Happy Wednesday to you all!
Been a bit since I’ve been able to post, so thought I’d give a quick update on a new venue I was privileged enough to place the book for sale, and share with you a few representative photos of people and places described in Chapter 9.
First, I’m excited to announce that “The Last Ride in to Readville,” is now available at a great new consignment store at the Pheasant Lane Mall in Nashua, New Hampshire, called “Hand Made in….” The proprietors, Mindy and Steve, have a similar store in Wilton, New Hampshire, and will be opening up a third location in Portland, Maine, very soon. The stores are full of incredibly unique arts, crafts, products, books, etc., all produced by local artists. Go check them out if you can! Here’s a pic of the cool book display they put together for me, and the store itself.
The events in Chapter 9 occur during our short but impactful time living in the Mission Hill Projects in Roxbury, MA, in the late 1960’s. In one scene in the narrative, I take a ride with my father as he heads out to take care of some errands or, rather, conduct some “Georgie business” as we used to describe it.
“Wanna take a ride when you’re done?” Georgie said to me one Saturday morning.
It was April 1968, and I was just finishing up a bowl of soggy puffed wheat. Puffed wheat was always in abundance, courtesy of the United States government as part of that regular pallet of surplus food they’d provide to us each month or so. It came in giant clear plastic bags and was pretty ghastly stuff. It looked more like packing material than something as edible as cereal. We’d put off eating it as the very last option when the pantry became bare of what we used to call “real food.” That was our euphemism for anything name-brand and not identified by generic bold black letters on a plain white label with words such as “flour,” “cornmeal,” or “raisins.” The puffed wheat was made even more off-putting by the watered-down powdered milk we poured over it that was sponged up so completely it was like balancing a spoonful of cotton balls when you tried to eat it.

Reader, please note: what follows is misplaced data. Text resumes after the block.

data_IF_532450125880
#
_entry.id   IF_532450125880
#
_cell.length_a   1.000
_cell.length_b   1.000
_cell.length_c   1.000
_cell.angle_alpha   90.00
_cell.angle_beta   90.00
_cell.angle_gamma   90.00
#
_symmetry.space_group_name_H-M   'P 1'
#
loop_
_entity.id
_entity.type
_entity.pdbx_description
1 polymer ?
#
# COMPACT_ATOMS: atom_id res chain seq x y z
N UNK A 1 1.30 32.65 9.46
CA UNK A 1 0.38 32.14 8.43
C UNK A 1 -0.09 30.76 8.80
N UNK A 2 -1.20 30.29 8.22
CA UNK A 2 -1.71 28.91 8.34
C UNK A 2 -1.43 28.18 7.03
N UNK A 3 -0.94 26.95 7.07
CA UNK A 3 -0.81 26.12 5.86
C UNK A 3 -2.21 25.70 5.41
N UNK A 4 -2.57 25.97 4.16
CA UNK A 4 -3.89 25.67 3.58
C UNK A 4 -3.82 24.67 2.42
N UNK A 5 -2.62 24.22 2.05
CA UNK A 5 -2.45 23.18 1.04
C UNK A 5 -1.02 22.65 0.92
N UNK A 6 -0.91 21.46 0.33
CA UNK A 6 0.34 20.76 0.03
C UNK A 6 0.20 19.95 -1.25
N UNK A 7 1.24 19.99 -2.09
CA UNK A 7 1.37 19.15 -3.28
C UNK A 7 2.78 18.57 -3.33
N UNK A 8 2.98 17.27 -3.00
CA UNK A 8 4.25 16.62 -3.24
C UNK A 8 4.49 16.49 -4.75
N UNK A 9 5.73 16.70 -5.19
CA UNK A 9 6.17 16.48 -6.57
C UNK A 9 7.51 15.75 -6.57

This was back at that bleak apartment in the Mission Hill projects at 33 Plant Court. All in the Family and the Eddie Jones show were my parents’ and the nation’s prime-time favorites, and James Brown and the Beatles dominated the AM radio. As I sat eating at the table in the cramped roach-infested kitchen, I could hear a familiar voice coming from the black-and-white television in the living room bellowing “I have a dream!” It had been a few days since his assassination in Memphis, Tennessee, and Dr. Martin Luther King Jr.’s words were being replayed all over the television and radio stations. At eleven years old, I found myself both incredibly sad and now fearful following that tragedy.
We’d lived in that apartment in Roxbury since our most recent eviction from the first floor of a triple-decker on Poplar Street in Roslindale. I had especially loved that place because it was just down the street from the new library in Roslindale Square, from where I borrowed books like Johnny Tremain and The Red Badge of Courage and spent countless hours reading on my top bunk at night with a flashlight or listening to the Bruins play hockey through the earphone of my old nine-volt transistor radio that was hidden under my pillow when I was supposed to be sleeping. I continued that practice once we’d moved to the projects in Roxbury….”
Here’s me at the time of the infamous ride at about 10 or 11 years old…
…Dad eased the Chevy out of the parking lot and onto the side road leading to Huntington Avenue. Even though he was only forty years old, he drove like a nervous old man and always used the old-fashioned hand signals to indicate his turns, sticking his arm straight out to indicate a left turn or positioning his arm at a ninety-degree angle to indicate a right. He took a right just opposite Spar’s Drugstore, spinning the steering wheel smartly in that direction while bracing the heel of his right hand, fingers spread, against the center top of the wheel, then let it go, causing the steering wheel to spin back on its own to the left and the wheels to straighten. It was one of his patented moves. We were headed north up Huntington Street toward Copley Square, so I knew he wasn’t going to check the mail, since the post office was in the opposite direction.
Here’s a picture of Spars Drug Store, much as it looked in 1968 when we took this ride.
In an upbeat mood that night, Georgie stacked up the “Victrola” with a thick pile of scratchy 33 RPM albums by the likes of Dean Martin, Theresa Brewer, Eddy Arnold, and my mother’s favorite, Tammy Wynette, and we made Jiffy Pop popcorn on the stove and drank real Coke that my father stopped and bought on the way home, and we all sat around the living room listening as my father crooned along from his recliner.
He had a portable reel-to-reel tape recorder with a small microphone, and we’d take turns theatrically performing into it, then play it back to listen to ourselves, giggling with hysterics as we ridiculed each other. As much as my mother tried to model herself after Tammy Wynette, my father seemed to do the same with Dean Martin. He even worked on combing his hair to look as much as he could like the famous Italian singer, although he denied it when Ma would tease him. Actually, he didn’t sound too bad when he didn’t try too hard to sound exactly the same as the original. Maybe a martini would have helped.”
Here are my parents, looking very much the part in their role as Tammy Wynette and Dean Martin (notice the cigarette), respectively, as I describe them… Enjoy!